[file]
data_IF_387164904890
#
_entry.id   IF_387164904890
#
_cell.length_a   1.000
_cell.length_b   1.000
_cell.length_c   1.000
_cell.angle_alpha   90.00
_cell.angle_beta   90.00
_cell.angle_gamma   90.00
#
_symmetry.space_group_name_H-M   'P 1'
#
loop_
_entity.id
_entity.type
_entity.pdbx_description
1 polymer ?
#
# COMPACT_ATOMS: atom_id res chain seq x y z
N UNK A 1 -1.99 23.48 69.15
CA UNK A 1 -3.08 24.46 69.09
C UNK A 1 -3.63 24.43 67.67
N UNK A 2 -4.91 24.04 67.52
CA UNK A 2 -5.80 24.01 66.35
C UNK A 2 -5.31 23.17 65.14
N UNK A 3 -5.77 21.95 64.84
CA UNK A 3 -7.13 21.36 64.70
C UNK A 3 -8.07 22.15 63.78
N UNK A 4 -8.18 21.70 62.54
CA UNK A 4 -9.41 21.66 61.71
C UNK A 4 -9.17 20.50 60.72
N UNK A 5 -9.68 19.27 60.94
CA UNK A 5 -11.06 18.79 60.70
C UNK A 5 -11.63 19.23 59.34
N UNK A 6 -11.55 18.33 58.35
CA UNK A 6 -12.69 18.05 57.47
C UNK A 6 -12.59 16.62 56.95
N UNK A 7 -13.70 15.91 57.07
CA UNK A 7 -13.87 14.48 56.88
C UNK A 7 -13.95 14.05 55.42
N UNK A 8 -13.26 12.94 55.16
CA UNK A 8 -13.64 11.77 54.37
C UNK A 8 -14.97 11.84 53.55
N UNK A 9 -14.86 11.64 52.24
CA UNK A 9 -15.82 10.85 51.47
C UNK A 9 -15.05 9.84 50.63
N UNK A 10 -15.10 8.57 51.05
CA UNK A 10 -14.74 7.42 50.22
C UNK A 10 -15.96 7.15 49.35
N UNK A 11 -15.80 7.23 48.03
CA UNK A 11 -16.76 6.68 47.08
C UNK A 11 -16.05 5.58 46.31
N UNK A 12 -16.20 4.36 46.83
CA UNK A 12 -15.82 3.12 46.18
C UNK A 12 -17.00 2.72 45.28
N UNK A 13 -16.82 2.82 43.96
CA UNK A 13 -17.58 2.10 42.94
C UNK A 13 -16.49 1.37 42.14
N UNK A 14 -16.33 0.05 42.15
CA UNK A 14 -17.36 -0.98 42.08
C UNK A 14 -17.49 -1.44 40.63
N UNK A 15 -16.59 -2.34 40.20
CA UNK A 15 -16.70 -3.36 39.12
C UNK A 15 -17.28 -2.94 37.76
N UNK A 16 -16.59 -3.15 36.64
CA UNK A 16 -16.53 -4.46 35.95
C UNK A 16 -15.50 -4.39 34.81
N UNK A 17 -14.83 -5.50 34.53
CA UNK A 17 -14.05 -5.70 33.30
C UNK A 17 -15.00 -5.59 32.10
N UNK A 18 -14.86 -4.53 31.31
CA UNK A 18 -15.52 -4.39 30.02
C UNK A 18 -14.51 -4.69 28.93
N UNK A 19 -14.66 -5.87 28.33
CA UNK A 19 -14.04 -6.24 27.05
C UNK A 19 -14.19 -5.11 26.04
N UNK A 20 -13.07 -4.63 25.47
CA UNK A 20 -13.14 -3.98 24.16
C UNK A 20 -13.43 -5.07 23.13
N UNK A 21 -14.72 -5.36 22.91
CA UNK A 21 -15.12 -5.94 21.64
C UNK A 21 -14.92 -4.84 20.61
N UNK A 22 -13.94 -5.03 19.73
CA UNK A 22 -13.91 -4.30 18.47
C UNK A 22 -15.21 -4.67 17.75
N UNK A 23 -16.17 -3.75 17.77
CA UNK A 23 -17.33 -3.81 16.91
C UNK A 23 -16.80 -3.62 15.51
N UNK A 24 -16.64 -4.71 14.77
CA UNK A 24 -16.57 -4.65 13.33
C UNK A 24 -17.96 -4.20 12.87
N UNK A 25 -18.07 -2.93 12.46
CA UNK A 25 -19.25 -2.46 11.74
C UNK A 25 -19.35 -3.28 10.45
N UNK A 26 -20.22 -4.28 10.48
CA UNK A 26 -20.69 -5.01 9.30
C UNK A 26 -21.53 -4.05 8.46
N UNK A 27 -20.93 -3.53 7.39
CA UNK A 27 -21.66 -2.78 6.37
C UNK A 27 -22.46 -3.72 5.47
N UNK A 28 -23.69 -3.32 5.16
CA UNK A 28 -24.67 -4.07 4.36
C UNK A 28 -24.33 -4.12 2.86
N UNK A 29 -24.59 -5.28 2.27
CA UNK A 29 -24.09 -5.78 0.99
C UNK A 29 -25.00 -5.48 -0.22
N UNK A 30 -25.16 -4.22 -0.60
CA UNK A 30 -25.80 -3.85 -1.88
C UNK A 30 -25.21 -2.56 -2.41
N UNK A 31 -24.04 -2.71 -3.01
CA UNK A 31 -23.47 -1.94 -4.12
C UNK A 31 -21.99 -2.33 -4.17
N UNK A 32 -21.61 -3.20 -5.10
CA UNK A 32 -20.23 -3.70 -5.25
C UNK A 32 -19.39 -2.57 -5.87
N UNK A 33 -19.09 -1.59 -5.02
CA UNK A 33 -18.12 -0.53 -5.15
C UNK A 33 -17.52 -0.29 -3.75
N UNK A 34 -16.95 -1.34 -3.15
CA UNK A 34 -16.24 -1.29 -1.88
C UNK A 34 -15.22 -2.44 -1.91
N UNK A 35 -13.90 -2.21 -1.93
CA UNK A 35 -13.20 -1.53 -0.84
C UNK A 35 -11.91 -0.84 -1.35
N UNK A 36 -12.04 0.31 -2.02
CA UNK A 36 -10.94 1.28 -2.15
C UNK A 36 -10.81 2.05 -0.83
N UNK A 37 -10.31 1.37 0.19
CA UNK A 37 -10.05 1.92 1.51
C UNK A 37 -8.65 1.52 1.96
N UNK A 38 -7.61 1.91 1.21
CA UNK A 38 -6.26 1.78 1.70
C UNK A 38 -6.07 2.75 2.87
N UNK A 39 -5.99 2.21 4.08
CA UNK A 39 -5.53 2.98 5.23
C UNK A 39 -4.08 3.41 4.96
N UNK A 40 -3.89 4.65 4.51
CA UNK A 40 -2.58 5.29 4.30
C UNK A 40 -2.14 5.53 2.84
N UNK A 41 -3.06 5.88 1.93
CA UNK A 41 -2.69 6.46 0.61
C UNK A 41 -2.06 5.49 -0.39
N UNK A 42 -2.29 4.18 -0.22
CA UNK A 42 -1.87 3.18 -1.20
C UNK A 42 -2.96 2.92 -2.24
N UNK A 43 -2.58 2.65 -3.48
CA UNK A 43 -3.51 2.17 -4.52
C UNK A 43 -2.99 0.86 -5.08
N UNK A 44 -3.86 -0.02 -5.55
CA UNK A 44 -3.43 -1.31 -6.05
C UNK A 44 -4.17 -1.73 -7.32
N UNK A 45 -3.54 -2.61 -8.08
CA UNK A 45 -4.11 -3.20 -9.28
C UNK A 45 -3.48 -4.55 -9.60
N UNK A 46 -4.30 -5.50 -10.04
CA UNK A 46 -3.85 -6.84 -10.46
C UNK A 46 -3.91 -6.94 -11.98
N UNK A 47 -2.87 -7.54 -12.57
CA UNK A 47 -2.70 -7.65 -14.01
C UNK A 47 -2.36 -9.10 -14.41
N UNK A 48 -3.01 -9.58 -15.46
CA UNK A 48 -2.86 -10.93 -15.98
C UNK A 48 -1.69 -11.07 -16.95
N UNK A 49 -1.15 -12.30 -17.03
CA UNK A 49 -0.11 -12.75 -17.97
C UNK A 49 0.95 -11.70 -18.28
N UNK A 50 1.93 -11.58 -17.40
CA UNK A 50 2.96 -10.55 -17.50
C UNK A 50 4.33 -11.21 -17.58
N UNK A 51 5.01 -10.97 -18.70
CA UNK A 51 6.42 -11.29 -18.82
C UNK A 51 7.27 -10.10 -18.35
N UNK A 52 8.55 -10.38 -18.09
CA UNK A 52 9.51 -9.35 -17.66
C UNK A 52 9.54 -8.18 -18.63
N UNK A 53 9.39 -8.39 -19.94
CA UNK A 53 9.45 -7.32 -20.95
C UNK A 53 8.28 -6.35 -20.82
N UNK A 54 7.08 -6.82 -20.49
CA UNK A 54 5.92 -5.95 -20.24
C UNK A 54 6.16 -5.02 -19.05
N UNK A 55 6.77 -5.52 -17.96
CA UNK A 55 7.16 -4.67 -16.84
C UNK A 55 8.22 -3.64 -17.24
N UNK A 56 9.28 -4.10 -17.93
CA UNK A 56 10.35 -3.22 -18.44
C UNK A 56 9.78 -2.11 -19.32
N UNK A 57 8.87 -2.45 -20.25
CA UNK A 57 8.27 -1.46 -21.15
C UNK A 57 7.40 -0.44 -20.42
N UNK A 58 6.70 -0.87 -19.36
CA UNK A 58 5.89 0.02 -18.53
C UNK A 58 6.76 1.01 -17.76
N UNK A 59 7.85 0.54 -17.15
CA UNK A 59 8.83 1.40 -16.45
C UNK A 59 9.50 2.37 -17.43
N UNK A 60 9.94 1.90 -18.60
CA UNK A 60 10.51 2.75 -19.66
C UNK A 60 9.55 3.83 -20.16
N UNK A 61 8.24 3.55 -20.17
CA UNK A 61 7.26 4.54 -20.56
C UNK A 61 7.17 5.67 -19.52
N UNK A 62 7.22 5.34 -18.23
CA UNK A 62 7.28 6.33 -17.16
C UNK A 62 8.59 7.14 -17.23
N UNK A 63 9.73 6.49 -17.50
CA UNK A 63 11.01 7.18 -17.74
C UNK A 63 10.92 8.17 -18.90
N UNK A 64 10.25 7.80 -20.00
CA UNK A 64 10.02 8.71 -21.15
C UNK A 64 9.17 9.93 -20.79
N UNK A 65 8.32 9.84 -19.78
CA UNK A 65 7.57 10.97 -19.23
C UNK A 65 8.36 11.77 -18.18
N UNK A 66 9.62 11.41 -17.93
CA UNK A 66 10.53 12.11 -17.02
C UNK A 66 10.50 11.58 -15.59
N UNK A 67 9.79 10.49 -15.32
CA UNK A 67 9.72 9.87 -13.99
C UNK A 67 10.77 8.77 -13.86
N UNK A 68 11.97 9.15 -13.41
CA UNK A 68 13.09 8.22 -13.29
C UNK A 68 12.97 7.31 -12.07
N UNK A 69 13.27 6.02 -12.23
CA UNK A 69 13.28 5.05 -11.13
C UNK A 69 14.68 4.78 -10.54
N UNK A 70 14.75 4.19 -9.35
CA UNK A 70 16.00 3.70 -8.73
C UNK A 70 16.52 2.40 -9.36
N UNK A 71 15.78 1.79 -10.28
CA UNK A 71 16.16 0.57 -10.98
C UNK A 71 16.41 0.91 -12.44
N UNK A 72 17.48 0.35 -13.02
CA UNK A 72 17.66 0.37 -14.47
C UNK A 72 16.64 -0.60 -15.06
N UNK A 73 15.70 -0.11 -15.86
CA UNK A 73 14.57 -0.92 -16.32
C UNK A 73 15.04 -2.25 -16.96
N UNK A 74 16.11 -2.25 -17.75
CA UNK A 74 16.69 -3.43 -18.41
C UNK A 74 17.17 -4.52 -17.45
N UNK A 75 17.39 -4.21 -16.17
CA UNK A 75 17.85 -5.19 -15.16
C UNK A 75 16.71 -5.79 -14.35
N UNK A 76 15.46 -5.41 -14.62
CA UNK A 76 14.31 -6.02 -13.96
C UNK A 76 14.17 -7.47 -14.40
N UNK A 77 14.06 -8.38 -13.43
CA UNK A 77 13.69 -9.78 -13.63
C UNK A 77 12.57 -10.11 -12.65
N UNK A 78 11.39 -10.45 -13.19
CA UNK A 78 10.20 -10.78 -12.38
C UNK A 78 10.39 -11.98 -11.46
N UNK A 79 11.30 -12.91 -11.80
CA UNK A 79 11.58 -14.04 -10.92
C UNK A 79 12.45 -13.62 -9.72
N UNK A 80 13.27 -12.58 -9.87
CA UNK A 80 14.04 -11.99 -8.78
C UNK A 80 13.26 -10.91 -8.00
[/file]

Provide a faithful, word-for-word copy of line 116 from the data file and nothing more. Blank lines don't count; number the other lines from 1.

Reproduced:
C UNK A 32 -19.39 -2.57 -5.87